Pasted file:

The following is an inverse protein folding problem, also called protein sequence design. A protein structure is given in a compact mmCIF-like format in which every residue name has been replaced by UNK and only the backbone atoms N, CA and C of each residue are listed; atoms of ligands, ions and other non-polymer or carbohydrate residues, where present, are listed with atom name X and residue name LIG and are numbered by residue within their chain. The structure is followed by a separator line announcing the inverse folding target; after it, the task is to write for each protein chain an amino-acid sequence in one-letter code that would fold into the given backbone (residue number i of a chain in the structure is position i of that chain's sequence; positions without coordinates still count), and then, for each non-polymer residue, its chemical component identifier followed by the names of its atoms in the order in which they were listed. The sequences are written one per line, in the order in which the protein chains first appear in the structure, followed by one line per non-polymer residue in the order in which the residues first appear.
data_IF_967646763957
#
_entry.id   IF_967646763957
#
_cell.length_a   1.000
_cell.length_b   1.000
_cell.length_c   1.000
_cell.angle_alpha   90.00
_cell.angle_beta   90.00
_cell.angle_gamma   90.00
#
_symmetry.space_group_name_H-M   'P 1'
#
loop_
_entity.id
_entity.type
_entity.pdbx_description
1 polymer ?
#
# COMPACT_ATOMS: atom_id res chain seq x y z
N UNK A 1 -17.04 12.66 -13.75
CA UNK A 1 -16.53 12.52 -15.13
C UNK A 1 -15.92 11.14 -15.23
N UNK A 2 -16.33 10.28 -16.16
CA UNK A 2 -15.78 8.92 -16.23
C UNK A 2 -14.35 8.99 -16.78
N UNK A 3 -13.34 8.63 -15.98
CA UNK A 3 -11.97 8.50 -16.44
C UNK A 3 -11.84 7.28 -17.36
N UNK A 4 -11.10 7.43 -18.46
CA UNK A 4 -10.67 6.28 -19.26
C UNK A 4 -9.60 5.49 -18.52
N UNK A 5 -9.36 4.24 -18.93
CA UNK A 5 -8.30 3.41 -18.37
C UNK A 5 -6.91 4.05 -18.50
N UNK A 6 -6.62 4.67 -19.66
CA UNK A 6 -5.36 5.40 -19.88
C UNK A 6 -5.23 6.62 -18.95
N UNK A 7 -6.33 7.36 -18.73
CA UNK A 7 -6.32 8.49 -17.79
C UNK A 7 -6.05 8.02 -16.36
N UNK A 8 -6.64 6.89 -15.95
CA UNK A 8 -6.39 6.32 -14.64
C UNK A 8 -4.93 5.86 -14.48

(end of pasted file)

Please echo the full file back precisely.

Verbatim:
The following is an inverse protein folding problem, also called protein sequence design. A protein structure is given in a compact mmCIF-like format in which every residue name has been replaced by UNK and only the backbone atoms N, CA and C of each residue are listed; atoms of ligands, ions and other non-polymer or carbohydrate residues, where present, are listed with atom name X and residue name LIG and are numbered by residue within their chain. The structure is followed by a separator line announcing the inverse folding target; after it, the task is to write for each protein chain an amino-acid sequence in one-letter code that would fold into the given backbone (residue number i of a chain in the structure is position i of that chain's sequence; positions without coordinates still count), and then, for each non-polymer residue, its chemical component identifier followed by the names of its atoms in the order in which they were listed. The sequences are written one per line, in the order in which the protein chains first appear in the structure, followed by one line per non-polymer residue in the order in which the residues first appear.
data_IF_967646763957
#
_entry.id   IF_967646763957
#
_cell.length_a   1.000
_cell.length_b   1.000
_cell.length_c   1.000
_cell.angle_alpha   90.00
_cell.angle_beta   90.00
_cell.angle_gamma   90.00
#
_symmetry.space_group_name_H-M   'P 1'
#
loop_
_entity.id
_entity.type
_entity.pdbx_description
1 polymer ?
#
# COMPACT_ATOMS: atom_id res chain seq x y z
N UNK A 1 -17.04 12.66 -13.75
CA UNK A 1 -16.53 12.52 -15.13
C UNK A 1 -15.92 11.14 -15.23
N UNK A 2 -16.33 10.28 -16.16
CA UNK A 2 -15.78 8.92 -16.23
C UNK A 2 -14.35 8.99 -16.78
N UNK A 3 -13.34 8.63 -15.98
CA UNK A 3 -11.97 8.50 -16.44
C UNK A 3 -11.84 7.28 -17.36
N UNK A 4 -11.10 7.43 -18.46
CA UNK A 4 -10.67 6.28 -19.26
C UNK A 4 -9.60 5.49 -18.52
N UNK A 5 -9.36 4.24 -18.93
CA UNK A 5 -8.30 3.41 -18.37
C UNK A 5 -6.91 4.05 -18.50
N UNK A 6 -6.62 4.67 -19.66
CA UNK A 6 -5.36 5.40 -19.88
C UNK A 6 -5.23 6.62 -18.95
N UNK A 7 -6.33 7.36 -18.73
CA UNK A 7 -6.32 8.49 -17.79
C UNK A 7 -6.05 8.02 -16.36
N UNK A 8 -6.64 6.89 -15.95
CA UNK A 8 -6.39 6.32 -14.64
C UNK A 8 -4.93 5.86 -14.48